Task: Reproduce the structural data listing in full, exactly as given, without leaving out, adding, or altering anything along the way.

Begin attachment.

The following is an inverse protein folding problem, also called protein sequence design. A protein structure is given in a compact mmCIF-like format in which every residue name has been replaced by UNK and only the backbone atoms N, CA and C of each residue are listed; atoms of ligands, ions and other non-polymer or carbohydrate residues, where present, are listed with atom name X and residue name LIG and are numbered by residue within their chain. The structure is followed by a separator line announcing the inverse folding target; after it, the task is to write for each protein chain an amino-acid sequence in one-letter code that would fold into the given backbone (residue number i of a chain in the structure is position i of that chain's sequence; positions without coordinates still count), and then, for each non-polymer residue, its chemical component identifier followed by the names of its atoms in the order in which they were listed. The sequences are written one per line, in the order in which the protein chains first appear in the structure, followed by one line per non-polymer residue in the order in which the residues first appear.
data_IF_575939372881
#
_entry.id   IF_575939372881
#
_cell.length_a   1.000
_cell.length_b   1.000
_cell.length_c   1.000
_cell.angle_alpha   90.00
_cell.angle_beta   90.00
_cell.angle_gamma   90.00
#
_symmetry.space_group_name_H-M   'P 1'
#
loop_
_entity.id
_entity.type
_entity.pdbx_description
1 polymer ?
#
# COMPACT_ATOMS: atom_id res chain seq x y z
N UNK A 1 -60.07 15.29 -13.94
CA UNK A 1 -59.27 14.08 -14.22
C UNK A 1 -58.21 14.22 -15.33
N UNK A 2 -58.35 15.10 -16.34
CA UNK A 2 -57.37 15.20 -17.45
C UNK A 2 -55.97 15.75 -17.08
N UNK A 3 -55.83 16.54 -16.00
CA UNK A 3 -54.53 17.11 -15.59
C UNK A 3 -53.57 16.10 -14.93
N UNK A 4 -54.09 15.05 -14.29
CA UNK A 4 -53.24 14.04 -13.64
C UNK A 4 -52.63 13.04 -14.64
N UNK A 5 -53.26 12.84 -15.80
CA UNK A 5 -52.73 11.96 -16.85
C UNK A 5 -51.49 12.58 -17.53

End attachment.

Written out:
The following is an inverse protein folding problem, also called protein sequence design. A protein structure is given in a compact mmCIF-like format in which every residue name has been replaced by UNK and only the backbone atoms N, CA and C of each residue are listed; atoms of ligands, ions and other non-polymer or carbohydrate residues, where present, are listed with atom name X and residue name LIG and are numbered by residue within their chain. The structure is followed by a separator line announcing the inverse folding target; after it, the task is to write for each protein chain an amino-acid sequence in one-letter code that would fold into the given backbone (residue number i of a chain in the structure is position i of that chain's sequence; positions without coordinates still count), and then, for each non-polymer residue, its chemical component identifier followed by the names of its atoms in the order in which they were listed. The sequences are written one per line, in the order in which the protein chains first appear in the structure, followed by one line per non-polymer residue in the order in which the residues first appear.
data_IF_575939372881
#
_entry.id   IF_575939372881
#
_cell.length_a   1.000
_cell.length_b   1.000
_cell.length_c   1.000
_cell.angle_alpha   90.00
_cell.angle_beta   90.00
_cell.angle_gamma   90.00
#
_symmetry.space_group_name_H-M   'P 1'
#
loop_
_entity.id
_entity.type
_entity.pdbx_description
1 polymer ?
#
# COMPACT_ATOMS: atom_id res chain seq x y z
N UNK A 1 -60.07 15.29 -13.94
CA UNK A 1 -59.27 14.08 -14.22
C UNK A 1 -58.21 14.22 -15.33
N UNK A 2 -58.35 15.10 -16.34
CA UNK A 2 -57.37 15.20 -17.45
C UNK A 2 -55.97 15.75 -17.08
N UNK A 3 -55.83 16.54 -16.00
CA UNK A 3 -54.53 17.11 -15.59
C UNK A 3 -53.57 16.10 -14.93
N UNK A 4 -54.09 15.05 -14.29
CA UNK A 4 -53.24 14.04 -13.64
C UNK A 4 -52.63 13.04 -14.64
N UNK A 5 -53.26 12.84 -15.80
CA UNK A 5 -52.73 11.96 -16.85
C UNK A 5 -51.49 12.58 -17.53